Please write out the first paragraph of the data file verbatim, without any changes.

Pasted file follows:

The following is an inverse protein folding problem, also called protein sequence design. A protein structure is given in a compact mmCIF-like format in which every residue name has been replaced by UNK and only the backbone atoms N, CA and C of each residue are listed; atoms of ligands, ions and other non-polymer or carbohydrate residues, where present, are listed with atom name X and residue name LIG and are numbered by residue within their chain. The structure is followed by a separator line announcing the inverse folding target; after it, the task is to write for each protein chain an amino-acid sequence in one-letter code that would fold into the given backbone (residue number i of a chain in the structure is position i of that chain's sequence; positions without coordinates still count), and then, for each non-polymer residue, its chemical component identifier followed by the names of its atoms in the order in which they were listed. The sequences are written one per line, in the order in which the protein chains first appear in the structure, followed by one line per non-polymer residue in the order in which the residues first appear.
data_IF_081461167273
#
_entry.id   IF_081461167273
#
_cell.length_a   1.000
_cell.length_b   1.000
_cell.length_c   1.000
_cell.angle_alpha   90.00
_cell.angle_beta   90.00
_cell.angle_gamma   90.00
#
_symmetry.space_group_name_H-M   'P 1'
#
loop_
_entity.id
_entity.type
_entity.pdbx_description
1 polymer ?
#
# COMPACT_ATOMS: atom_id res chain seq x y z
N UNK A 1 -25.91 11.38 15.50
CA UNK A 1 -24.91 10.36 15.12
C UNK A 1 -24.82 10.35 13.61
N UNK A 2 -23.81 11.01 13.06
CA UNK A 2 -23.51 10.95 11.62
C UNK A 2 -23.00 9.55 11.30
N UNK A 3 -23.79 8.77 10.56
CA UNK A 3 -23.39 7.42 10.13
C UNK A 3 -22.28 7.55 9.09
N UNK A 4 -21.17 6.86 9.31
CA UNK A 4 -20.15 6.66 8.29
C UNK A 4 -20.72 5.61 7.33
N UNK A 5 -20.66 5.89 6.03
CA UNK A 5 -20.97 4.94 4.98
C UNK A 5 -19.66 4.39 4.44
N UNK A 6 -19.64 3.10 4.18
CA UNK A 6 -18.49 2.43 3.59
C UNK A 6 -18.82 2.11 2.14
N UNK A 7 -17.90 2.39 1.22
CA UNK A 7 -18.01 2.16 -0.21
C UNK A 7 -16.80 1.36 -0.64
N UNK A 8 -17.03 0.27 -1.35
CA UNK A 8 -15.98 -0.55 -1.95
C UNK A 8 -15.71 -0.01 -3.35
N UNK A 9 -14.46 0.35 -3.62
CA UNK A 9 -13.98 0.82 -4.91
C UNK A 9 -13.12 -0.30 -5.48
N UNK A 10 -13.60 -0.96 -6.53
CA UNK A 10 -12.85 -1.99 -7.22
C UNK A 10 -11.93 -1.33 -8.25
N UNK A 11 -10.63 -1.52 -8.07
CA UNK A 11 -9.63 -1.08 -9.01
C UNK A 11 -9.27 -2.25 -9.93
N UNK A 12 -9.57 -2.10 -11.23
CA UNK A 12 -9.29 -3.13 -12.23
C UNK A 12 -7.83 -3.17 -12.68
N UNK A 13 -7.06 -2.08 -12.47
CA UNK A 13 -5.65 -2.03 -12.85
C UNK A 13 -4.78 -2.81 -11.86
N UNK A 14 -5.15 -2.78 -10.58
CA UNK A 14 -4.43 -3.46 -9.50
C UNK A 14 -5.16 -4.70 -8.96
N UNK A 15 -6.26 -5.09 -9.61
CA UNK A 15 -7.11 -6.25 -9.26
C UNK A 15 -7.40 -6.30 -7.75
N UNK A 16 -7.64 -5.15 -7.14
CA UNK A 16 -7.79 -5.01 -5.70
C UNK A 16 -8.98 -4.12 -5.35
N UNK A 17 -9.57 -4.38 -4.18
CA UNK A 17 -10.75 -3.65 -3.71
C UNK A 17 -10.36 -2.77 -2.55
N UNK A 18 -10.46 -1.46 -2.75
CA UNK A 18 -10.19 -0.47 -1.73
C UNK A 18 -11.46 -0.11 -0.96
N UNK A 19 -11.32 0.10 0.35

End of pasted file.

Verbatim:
The following is an inverse protein folding problem, also called protein sequence design. A protein structure is given in a compact mmCIF-like format in which every residue name has been replaced by UNK and only the backbone atoms N, CA and C of each residue are listed; atoms of ligands, ions and other non-polymer or carbohydrate residues, where present, are listed with atom name X and residue name LIG and are numbered by residue within their chain. The structure is followed by a separator line announcing the inverse folding target; after it, the task is to write for each protein chain an amino-acid sequence in one-letter code that would fold into the given backbone (residue number i of a chain in the structure is position i of that chain's sequence; positions without coordinates still count), and then, for each non-polymer residue, its chemical component identifier followed by the names of its atoms in the order in which they were listed. The sequences are written one per line, in the order in which the protein chains first appear in the structure, followed by one line per non-polymer residue in the order in which the residues first appear.